August 19, 1999

Basuni, Kashmir, India, 1 km from the Line of Control.

“What do we name him?” Afreen smiled at the baby wriggling beside her. My heart skipped a beat as I looked at my progeny and his mother glowing with happiness. Childbirth was tough on Afreen – she battled bravely for fifteen hours before our bundle of joy decided to come out and meet us.

I knelt beside her and kissed her forehead tenderly. I moved to pick up the baby when Afreen held my wrist, shook her head and said rather sternly

“Don’t touch him when you still have a weapon on you”.

I whipped out my Glock 17 and placed it on the floor. The baby was making cooing noises as I picked him and held him for the first time. All my worries and fears went flying away from my system as I looked into his eyes. I felt peaceful for the first time in a long while.

“Afreen, did you notice he has your blue eyes? He even has a mole above his right eyebrow – just like you.”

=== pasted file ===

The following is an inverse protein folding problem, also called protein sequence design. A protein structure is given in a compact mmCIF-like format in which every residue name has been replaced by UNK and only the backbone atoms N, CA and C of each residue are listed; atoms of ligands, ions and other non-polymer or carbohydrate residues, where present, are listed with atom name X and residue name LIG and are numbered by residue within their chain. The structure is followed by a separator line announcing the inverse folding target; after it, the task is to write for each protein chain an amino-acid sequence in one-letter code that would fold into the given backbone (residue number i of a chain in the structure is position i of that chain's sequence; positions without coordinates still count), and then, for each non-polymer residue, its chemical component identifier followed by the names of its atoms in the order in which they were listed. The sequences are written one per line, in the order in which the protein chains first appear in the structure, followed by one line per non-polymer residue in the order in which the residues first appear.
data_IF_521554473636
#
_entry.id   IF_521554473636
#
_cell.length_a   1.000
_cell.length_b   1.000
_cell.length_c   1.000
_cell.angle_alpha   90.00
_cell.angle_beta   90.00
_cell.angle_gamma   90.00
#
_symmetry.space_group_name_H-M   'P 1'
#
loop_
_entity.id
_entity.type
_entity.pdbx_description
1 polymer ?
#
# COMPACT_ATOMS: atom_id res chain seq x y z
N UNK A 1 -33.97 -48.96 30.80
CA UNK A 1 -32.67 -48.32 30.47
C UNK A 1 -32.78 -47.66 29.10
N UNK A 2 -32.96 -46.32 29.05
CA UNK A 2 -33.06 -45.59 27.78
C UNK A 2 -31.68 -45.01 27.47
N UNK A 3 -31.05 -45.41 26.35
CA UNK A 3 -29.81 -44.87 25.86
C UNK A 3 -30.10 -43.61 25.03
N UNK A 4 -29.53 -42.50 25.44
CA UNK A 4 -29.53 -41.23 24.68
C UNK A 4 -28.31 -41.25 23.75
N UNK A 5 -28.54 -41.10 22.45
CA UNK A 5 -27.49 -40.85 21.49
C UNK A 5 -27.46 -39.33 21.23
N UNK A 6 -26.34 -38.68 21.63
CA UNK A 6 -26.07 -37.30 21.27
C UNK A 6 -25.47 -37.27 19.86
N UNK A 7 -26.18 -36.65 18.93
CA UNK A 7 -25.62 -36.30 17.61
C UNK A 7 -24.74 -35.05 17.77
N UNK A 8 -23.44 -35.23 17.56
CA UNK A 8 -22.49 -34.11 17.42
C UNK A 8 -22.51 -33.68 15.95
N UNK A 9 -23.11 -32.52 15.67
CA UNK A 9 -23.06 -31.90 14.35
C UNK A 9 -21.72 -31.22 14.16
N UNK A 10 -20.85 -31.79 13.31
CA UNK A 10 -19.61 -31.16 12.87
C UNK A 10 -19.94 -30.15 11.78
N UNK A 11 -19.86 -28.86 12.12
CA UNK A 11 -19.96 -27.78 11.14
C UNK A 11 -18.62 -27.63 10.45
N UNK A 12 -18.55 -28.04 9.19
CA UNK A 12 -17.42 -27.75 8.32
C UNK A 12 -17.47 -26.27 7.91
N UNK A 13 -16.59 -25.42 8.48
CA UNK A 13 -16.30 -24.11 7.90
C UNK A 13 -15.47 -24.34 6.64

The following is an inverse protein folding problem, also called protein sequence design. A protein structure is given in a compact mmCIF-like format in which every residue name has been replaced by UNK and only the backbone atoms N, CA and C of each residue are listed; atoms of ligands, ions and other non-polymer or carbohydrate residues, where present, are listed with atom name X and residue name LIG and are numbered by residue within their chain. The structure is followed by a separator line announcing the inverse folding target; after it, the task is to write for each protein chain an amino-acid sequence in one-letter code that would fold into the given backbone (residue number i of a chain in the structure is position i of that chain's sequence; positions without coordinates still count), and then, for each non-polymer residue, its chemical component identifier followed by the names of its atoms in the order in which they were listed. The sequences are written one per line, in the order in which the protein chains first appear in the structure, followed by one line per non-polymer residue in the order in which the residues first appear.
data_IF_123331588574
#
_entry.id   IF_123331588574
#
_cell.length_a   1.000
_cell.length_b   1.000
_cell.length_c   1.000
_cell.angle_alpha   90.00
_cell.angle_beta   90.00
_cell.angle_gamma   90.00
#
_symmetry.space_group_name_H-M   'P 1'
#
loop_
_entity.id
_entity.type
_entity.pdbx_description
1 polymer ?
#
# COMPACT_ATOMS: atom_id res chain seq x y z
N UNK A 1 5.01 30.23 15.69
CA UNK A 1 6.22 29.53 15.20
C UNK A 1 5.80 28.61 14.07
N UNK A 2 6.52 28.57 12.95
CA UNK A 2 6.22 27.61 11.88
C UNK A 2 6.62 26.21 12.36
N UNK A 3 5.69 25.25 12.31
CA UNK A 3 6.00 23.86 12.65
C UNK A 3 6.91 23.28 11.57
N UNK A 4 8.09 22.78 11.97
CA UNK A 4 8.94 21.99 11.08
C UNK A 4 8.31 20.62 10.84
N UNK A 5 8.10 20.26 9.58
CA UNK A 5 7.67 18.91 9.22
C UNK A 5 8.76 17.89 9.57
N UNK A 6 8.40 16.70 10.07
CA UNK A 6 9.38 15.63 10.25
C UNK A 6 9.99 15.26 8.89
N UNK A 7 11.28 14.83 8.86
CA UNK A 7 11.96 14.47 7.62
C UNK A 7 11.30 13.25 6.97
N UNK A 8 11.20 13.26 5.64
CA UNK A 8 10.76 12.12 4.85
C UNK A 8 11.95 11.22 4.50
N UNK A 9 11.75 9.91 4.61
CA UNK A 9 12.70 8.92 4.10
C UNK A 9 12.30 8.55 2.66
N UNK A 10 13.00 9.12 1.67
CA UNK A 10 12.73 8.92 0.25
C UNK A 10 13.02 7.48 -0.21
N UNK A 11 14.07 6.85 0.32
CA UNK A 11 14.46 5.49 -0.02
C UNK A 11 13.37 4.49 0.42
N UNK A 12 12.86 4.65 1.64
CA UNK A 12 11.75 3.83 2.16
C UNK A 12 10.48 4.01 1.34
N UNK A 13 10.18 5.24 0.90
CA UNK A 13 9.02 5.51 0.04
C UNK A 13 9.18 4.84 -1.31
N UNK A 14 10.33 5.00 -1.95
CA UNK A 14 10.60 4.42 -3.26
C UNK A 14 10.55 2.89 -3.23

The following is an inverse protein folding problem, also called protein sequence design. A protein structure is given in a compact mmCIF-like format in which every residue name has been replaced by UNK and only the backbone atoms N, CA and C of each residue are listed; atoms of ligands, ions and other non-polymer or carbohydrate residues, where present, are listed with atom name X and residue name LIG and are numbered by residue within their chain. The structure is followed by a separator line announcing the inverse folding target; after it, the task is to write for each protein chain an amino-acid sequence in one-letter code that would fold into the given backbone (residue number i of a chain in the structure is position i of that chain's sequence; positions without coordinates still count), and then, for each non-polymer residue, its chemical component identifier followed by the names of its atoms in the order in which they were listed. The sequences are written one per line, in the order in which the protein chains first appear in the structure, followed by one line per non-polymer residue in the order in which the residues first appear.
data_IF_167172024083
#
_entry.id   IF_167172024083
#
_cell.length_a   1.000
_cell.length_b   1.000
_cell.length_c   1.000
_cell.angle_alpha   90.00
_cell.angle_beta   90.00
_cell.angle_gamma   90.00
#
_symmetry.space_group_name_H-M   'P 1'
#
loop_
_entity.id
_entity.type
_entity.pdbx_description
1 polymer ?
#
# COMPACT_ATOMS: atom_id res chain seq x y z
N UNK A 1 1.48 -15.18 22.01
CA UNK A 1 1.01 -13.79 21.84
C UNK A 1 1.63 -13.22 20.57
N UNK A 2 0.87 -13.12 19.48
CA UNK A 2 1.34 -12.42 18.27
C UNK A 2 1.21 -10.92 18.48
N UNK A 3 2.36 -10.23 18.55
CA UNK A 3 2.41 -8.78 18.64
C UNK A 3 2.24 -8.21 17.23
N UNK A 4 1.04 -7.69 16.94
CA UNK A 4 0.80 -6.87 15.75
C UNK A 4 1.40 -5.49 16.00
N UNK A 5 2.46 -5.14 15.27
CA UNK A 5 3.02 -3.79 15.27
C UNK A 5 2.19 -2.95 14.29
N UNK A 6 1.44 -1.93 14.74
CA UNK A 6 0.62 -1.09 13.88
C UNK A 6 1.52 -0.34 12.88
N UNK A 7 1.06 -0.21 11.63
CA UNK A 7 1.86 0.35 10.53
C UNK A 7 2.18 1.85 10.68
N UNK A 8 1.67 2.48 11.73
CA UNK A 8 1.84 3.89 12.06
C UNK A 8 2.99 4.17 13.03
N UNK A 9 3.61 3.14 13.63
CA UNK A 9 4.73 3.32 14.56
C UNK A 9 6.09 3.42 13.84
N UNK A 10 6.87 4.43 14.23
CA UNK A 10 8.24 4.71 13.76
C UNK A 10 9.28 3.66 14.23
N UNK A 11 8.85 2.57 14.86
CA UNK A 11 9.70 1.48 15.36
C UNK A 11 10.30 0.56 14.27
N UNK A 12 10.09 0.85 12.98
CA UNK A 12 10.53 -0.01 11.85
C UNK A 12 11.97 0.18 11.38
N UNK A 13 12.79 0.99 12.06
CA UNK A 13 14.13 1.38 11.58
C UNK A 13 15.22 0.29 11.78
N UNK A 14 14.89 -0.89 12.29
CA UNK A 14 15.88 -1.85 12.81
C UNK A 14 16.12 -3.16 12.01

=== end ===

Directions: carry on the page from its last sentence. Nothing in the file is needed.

Afreen smiled radiantly at us. “So, what about a name? I don’t mind a Hindu name, but it would make life very difficult for me and the baby.”

“What’s in Urdu for peace?”

“Aman.” Her eyes glistened.

Aman opened his tiny eyes and smiled at me.

 

September 4, 1999

Basuni

My handheld radio crackled into life, ‘…can you hear me? Come in, Major…’

It was time for me to depart. I hated that I had to leave the girl I loved dearly and our wonderful creation in this ticking time-bomb of a place. I had been reassigned and word in the grapevine was it had almost everything to do with my relationship with Afreen. I wanted to shout that she belongs to our country as well, but I knew what their response would be

‘She and her ilk do not think so’

No one knew Afreen – neither my colleagues nor her own people. But I did. Not that it made an iota of difference. I even contemplated leaving the Army and opening a small grocery store in Basuni with Afreen. But it would have killed my father – a retired Brigadier, who had fought in the Indo – Pak war of 1965 and 1971.

Afreen was feeding the baby. Aman was clutching a tiny rattle in his hands even as he was drinking milk. It was a cheap, plastic rattle I had purchased from a small shop nearby. In a land decimated by wars and cross-border conflicts, even cheap toys were a luxury.